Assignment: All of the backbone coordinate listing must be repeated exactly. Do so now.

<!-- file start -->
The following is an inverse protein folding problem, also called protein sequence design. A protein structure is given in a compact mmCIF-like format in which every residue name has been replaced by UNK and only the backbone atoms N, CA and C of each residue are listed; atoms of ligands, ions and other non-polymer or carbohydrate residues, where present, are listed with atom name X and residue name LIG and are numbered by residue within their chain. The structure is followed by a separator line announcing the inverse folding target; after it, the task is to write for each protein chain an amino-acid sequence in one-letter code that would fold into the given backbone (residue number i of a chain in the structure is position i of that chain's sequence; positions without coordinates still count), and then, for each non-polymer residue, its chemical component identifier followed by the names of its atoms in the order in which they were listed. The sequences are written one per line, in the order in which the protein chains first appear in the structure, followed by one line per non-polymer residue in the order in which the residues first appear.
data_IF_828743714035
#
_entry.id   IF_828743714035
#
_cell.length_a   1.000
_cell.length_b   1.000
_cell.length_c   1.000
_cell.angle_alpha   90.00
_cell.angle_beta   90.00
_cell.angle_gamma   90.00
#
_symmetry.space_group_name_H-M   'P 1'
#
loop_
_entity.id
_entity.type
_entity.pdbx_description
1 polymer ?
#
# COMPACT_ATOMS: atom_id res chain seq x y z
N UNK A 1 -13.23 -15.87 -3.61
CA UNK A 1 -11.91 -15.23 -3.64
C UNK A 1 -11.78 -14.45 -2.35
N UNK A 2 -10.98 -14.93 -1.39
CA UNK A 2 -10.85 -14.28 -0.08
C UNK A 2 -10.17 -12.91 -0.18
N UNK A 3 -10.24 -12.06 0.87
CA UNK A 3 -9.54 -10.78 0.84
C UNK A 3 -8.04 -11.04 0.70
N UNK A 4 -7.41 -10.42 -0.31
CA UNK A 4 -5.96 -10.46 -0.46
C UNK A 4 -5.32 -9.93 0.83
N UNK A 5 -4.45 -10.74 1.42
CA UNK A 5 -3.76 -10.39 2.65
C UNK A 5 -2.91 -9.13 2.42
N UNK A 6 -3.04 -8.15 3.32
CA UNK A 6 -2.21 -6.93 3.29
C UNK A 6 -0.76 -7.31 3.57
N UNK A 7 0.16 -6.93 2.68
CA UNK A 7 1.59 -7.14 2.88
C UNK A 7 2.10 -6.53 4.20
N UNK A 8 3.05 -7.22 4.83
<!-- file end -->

The following is an inverse protein folding problem, also called protein sequence design. A protein structure is given in a compact mmCIF-like format in which every residue name has been replaced by UNK and only the backbone atoms N, CA and C of each residue are listed; atoms of ligands, ions and other non-polymer or carbohydrate residues, where present, are listed with atom name X and residue name LIG and are numbered by residue within their chain. The structure is followed by a separator line announcing the inverse folding target; after it, the task is to write for each protein chain an amino-acid sequence in one-letter code that would fold into the given backbone (residue number i of a chain in the structure is position i of that chain's sequence; positions without coordinates still count), and then, for each non-polymer residue, its chemical component identifier followed by the names of its atoms in the order in which they were listed. The sequences are written one per line, in the order in which the protein chains first appear in the structure, followed by one line per non-polymer residue in the order in which the residues first appear.
data_IF_828743714035
#
_entry.id   IF_828743714035
#
_cell.length_a   1.000
_cell.length_b   1.000
_cell.length_c   1.000
_cell.angle_alpha   90.00
_cell.angle_beta   90.00
_cell.angle_gamma   90.00
#
_symmetry.space_group_name_H-M   'P 1'
#
loop_
_entity.id
_entity.type
_entity.pdbx_description
1 polymer ?
#
# COMPACT_ATOMS: atom_id res chain seq x y z
N UNK A 1 -13.23 -15.87 -3.61
CA UNK A 1 -11.91 -15.23 -3.64
C UNK A 1 -11.78 -14.45 -2.35
N UNK A 2 -10.98 -14.93 -1.39
CA UNK A 2 -10.85 -14.28 -0.08
C UNK A 2 -10.17 -12.91 -0.18
N UNK A 3 -10.24 -12.06 0.87
CA UNK A 3 -9.54 -10.78 0.84
C UNK A 3 -8.04 -11.04 0.70
N UNK A 4 -7.41 -10.42 -0.31
CA UNK A 4 -5.96 -10.46 -0.46
C UNK A 4 -5.32 -9.93 0.83
N UNK A 5 -4.45 -10.74 1.42
CA UNK A 5 -3.76 -10.39 2.65
C UNK A 5 -2.91 -9.13 2.42
N UNK A 6 -3.04 -8.15 3.32
CA UNK A 6 -2.21 -6.93 3.29
C UNK A 6 -0.76 -7.31 3.57
N UNK A 7 0.16 -6.93 2.68
CA UNK A 7 1.59 -7.14 2.88
C UNK A 7 2.10 -6.53 4.20
N UNK A 8 3.05 -7.22 4.83